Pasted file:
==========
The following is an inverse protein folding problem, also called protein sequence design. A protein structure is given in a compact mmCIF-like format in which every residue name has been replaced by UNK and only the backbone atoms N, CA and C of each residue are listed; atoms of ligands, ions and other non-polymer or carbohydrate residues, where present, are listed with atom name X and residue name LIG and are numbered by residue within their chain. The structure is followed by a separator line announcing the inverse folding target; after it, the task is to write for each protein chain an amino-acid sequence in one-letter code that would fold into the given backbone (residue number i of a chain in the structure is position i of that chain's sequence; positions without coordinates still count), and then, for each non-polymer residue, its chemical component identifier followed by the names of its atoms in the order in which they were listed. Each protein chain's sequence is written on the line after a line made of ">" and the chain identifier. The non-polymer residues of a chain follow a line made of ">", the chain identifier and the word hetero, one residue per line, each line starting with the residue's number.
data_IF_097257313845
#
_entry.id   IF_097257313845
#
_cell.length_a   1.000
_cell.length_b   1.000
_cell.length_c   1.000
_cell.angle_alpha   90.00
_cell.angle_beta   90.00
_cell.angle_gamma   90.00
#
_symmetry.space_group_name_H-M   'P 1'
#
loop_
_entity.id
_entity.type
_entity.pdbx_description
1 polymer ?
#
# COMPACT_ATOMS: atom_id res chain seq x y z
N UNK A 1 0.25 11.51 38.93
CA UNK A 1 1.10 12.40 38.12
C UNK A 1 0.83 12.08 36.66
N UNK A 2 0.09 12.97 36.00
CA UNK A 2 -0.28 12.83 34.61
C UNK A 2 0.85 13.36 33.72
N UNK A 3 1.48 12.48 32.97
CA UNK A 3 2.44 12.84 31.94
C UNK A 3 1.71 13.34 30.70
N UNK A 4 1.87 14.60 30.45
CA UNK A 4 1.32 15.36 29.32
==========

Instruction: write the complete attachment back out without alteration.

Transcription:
The following is an inverse protein folding problem, also called protein sequence design. A protein structure is given in a compact mmCIF-like format in which every residue name has been replaced by UNK and only the backbone atoms N, CA and C of each residue are listed; atoms of ligands, ions and other non-polymer or carbohydrate residues, where present, are listed with atom name X and residue name LIG and are numbered by residue within their chain. The structure is followed by a separator line announcing the inverse folding target; after it, the task is to write for each protein chain an amino-acid sequence in one-letter code that would fold into the given backbone (residue number i of a chain in the structure is position i of that chain's sequence; positions without coordinates still count), and then, for each non-polymer residue, its chemical component identifier followed by the names of its atoms in the order in which they were listed. Each protein chain's sequence is written on the line after a line made of ">" and the chain identifier. The non-polymer residues of a chain follow a line made of ">", the chain identifier and the word hetero, one residue per line, each line starting with the residue's number.
data_IF_097257313845
#
_entry.id   IF_097257313845
#
_cell.length_a   1.000
_cell.length_b   1.000
_cell.length_c   1.000
_cell.angle_alpha   90.00
_cell.angle_beta   90.00
_cell.angle_gamma   90.00
#
_symmetry.space_group_name_H-M   'P 1'
#
loop_
_entity.id
_entity.type
_entity.pdbx_description
1 polymer ?
#
# COMPACT_ATOMS: atom_id res chain seq x y z
N UNK A 1 0.25 11.51 38.93
CA UNK A 1 1.10 12.40 38.12
C UNK A 1 0.83 12.08 36.66
N UNK A 2 0.09 12.97 36.00
CA UNK A 2 -0.28 12.83 34.61
C UNK A 2 0.85 13.36 33.72
N UNK A 3 1.48 12.48 32.97
CA UNK A 3 2.44 12.84 31.94
C UNK A 3 1.71 13.34 30.70
N UNK A 4 1.87 14.60 30.45
CA UNK A 4 1.32 15.36 29.32